Translating comments regarding Reid's contract situation

Posted: August 14, 2012

BETHLEHEM — The most likely outcome of the Andy Reid contract drama that enlivened our weekend is that Reid gets some sort of extension following the coming season, or maybe even something during the season.

It wasn't a big shock that Eagles chairman Jeffrey Lurie didn't embrace the stance of Reid's agent, Bob LaMonte, who avowed to reporters Saturday that Lurie had always told him Andy would be the coach as long as Lurie owned the team. That clearly wasn't where Lurie left matters at the conclusion of his "Hamlet" speech following the 2011 season.

"Bob is a great agent who we have an outstanding relationship with. As much respect as all of us have for Andy Reid, it is the nature of the profession that all coaches, executives and players are evaluated each year," Lurie said Saturday, when asked about LaMonte's assertion. "That's the way we have always operated. But our focus right now, and I know Andy feels the same way, is solely on the 2012 season."

Why was it necessary for Lurie to even say this? Well, LaMonte was making his annual visit to camp, and reporters asked about Reid's contract, which expires after the 2013 season, and LaMonte wanted to be a forceful advocate for his guy. This is the same Bob LaMonte who last year, when told that then-team president Joe Banner had said Andy needed to win a Super Bowl to get a new deal, opined that moving into a team president role might be Andy's next move.

So, yeah, it was awkward, but in the end, nothing is any different than it was before. You can get caught up in the rhetoric, or you can pan back a bit. The Eagles expect to be good this year. If they aren't good, if they don't make the playoffs, there probably will be a new coach, and a new quarterback. Everybody understands that. But there is no obvious successor on Reid's staff. If Andy leaves, the Jim Washburn and Howard Mudd experiments go with him. Key players who fit Reid's offense have been signed to big-money, long-term deals.

Fourteen seasons in charge is an eternity in the NFL. Getting rid of Andy Reid would require an awful lot more than changing a few pages in the team media guide. And although it might seem inappropriate to bring it up in this context, one thing we learned from last week's tragic death of Garrett Reid was how much Jeff Lurie and general manager Howie Roseman (a LaMonte client) really care for Andy. They don't want to change coaches. They will if they feel they have to.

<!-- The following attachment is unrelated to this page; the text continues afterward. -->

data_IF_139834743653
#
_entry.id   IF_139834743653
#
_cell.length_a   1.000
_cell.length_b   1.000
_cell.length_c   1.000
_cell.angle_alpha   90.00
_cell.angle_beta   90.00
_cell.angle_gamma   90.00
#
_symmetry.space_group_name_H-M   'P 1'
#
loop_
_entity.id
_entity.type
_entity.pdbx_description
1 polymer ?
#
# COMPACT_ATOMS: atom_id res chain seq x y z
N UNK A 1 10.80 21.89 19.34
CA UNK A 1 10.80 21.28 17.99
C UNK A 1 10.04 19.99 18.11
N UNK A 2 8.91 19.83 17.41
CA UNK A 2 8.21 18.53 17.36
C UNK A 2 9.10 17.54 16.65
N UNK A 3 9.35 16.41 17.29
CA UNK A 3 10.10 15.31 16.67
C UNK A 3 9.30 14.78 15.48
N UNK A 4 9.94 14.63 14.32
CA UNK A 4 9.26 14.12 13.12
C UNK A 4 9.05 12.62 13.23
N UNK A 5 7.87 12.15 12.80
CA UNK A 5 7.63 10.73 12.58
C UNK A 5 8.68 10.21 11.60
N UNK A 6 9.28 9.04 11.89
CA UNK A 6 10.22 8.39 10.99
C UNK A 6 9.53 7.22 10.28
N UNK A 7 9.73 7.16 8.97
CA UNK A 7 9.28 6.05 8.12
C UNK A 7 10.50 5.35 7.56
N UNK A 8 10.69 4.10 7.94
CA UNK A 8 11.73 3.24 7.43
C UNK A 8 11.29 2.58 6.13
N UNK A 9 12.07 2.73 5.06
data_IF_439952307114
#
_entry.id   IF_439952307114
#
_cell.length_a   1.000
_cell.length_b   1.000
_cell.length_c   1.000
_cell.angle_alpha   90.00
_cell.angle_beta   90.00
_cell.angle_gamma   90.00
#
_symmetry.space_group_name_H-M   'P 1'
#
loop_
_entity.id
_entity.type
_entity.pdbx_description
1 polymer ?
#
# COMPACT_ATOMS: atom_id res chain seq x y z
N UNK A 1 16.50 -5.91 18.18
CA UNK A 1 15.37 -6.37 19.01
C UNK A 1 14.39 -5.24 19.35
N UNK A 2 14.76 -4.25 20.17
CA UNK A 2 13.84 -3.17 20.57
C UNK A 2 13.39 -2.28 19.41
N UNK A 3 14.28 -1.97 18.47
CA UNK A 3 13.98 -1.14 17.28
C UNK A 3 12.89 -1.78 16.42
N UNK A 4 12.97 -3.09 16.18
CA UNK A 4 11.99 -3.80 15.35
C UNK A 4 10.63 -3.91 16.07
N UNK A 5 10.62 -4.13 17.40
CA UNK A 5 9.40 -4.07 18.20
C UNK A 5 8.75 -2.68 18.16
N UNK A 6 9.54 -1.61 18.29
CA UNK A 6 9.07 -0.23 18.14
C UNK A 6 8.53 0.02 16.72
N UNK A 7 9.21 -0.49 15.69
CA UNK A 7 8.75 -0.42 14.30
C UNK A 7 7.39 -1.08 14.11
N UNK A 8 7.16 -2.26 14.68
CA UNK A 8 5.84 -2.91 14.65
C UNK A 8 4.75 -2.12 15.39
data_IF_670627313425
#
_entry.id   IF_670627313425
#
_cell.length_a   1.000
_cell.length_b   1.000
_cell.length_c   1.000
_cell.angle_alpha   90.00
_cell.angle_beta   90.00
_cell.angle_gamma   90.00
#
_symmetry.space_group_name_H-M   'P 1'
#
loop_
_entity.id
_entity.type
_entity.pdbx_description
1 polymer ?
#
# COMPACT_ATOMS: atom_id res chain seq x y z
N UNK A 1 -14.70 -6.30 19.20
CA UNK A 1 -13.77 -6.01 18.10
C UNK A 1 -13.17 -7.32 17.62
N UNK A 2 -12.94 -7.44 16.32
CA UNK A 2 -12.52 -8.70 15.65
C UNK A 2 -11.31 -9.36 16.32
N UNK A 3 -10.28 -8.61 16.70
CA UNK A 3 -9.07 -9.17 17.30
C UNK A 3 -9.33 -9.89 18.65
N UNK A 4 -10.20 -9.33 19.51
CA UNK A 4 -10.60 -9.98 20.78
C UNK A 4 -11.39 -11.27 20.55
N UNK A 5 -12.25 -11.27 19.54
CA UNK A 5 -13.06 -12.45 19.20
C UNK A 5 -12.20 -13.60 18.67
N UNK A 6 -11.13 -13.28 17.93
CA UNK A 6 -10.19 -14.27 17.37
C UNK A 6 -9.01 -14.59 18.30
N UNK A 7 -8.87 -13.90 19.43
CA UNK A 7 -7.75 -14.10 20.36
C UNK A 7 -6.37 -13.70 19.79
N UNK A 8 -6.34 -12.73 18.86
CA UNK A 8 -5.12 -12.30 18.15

What, exactly, does Andy have to do to get an extension? A real good start to the season might do it, but I'd be a little surprised. A playoff berth and a win or two in the postseason almost certainly would do the trick, at least for 1 or 2 years' grace. (And it isn't like he still couldn't be fired after the 2013 season if it all goes bad. A contract guarantees you money, not a job.) I don't think he has to win the Super Bowl. That's an unreasonable expectation for any single season.

But for a new deal to happen, Lurie is going to have to conclude when the season is over that winning the Super Bowl with Reid is still a reasonable expectation, sometime soon. Of course, no coach that has been with his initial NFL team more than 14 years has ever won the Super Bowl.

Juan: Wasn't THAT bad

Reporters spoke with defensive coordinator Juan Castillo Sunday for the first time since his first-team defenders struggled badly in the preseason opener Thursday against the Steelers.

Specifically, tackling and getting off the field on third-and-long proved to be a challenge, just as they were last season, which made it more alarming than the first few series of a preseason opener might normally have been.

"There are some things we have to improve on," Castillo allowed. "Initially just the third-down package, you saw that we worked on third down [Saturday], really some of the scenarios we had in the game, trying to get some things in and work on some coverage things."

Same problems as last year? Castillo pointed out that the Eagles weren't doing a lot of those things during their 4-0 stretch run to end the season. (Which might indicate these are correctable problems, but also would seem to be pretty darn frustrating, implying the defense has to relearn last year's painful lessons.)

Fisticuffs

The highlight of Sunday's afternoon practice came in a red-zone drill, when Derek Landri popped Clay Harbor well after Harbor entered the end zone — in fact, Harbor said he was hit as he was heading back to the huddle — and Harbor took exception. Landri then ripped off Harbor's helmet and threw several punches. Harbor, sealed off by teammates but not looking all that intent on throwing down, drilled Landri with the football.

Birdseed

King Dunlap replaced Demetress Bell as first-team left tackle over the weekend, probably a Howard Mudd attempt to light a fire under Bell, who didn't make anybody forget Jason Peters in the preseason opener. Dunlap had a difficult day with Trent Cole Sunday, but on the second team, Bell wasn't faring that much better against the likes of Darryl Tapp and Brandon Graham … Wide receiver Jeremy Maclin, who tweaked a hamstring in warmups for the preseason opener, did individual drills but didn't do the full-team stuff Sunday. Ditto linebacker Jamar Chaney (also a hammy). This was the plan going into the day.

Contact Les Bowen at bowenl@phillynews.com. Follow him on Twitter @LesBowen. For more Eagles coverage and opinion, read his blog at www.eagletarian.com.

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